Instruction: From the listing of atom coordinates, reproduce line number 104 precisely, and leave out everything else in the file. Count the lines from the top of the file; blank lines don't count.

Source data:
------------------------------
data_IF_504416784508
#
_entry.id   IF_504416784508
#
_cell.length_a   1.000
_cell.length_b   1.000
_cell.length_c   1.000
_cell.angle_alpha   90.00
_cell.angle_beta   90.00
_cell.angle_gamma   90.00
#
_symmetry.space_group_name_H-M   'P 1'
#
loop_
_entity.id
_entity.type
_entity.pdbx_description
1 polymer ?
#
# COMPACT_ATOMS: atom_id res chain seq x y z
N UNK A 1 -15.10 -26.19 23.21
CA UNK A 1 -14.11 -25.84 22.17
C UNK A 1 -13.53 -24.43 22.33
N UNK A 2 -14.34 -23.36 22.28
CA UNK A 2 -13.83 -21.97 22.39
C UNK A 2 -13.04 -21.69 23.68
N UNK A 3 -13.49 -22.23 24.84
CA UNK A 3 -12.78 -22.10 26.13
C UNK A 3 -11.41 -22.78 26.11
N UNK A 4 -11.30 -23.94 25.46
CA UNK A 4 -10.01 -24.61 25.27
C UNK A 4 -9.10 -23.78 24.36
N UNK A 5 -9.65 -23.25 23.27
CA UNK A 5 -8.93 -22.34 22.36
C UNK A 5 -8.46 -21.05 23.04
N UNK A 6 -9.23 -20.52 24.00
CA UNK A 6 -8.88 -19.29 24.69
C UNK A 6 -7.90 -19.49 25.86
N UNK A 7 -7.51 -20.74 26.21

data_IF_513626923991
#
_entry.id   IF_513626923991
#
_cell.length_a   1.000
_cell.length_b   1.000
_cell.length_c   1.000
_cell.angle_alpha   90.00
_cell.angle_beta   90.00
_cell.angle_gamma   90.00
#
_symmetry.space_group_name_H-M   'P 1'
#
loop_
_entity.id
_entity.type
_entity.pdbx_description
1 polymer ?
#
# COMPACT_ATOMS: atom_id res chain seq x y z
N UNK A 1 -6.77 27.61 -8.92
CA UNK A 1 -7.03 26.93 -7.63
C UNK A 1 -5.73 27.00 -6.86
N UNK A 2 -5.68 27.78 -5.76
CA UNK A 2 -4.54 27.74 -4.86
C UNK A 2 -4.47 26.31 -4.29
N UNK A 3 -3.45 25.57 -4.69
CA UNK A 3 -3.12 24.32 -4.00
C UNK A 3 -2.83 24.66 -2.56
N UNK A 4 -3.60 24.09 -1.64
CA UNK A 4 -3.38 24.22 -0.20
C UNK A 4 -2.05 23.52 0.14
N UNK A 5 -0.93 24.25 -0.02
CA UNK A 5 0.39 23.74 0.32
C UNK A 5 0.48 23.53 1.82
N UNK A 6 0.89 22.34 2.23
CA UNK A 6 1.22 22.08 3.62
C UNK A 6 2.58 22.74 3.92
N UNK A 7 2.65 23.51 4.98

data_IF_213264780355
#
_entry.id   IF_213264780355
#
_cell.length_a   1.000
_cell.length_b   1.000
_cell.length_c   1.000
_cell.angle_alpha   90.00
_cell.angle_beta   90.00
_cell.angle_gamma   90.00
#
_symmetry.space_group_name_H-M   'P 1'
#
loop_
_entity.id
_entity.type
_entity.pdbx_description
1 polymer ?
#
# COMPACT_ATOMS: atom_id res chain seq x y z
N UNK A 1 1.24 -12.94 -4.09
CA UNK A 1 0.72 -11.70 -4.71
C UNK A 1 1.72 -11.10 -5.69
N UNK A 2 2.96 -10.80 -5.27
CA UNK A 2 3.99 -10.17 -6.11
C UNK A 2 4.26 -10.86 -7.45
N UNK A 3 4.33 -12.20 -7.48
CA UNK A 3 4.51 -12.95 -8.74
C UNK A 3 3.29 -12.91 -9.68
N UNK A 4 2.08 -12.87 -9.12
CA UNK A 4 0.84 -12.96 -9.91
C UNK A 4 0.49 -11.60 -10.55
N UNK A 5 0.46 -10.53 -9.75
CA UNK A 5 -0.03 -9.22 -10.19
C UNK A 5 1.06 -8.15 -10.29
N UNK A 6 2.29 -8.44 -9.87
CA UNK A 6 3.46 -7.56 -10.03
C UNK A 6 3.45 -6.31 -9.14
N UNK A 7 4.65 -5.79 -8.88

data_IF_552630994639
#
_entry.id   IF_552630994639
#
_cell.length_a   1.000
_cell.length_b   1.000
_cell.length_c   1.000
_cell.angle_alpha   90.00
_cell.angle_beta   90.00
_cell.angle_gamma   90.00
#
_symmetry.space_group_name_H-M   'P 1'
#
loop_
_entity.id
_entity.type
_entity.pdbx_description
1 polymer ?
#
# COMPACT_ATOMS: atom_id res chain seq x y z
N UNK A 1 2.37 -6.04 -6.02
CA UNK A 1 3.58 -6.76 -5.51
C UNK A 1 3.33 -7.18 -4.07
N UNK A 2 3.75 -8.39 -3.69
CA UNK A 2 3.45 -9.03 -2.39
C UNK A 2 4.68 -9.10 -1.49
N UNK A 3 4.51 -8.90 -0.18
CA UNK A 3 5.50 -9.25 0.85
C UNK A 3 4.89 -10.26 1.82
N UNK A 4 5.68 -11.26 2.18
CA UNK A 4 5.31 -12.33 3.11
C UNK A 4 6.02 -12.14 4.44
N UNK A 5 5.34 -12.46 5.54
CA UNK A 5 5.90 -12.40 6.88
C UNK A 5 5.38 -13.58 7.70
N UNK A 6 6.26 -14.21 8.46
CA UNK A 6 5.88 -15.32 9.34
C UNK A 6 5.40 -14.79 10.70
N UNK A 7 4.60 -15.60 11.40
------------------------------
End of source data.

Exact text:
C UNK A 2 4.26 -10.86 -7.45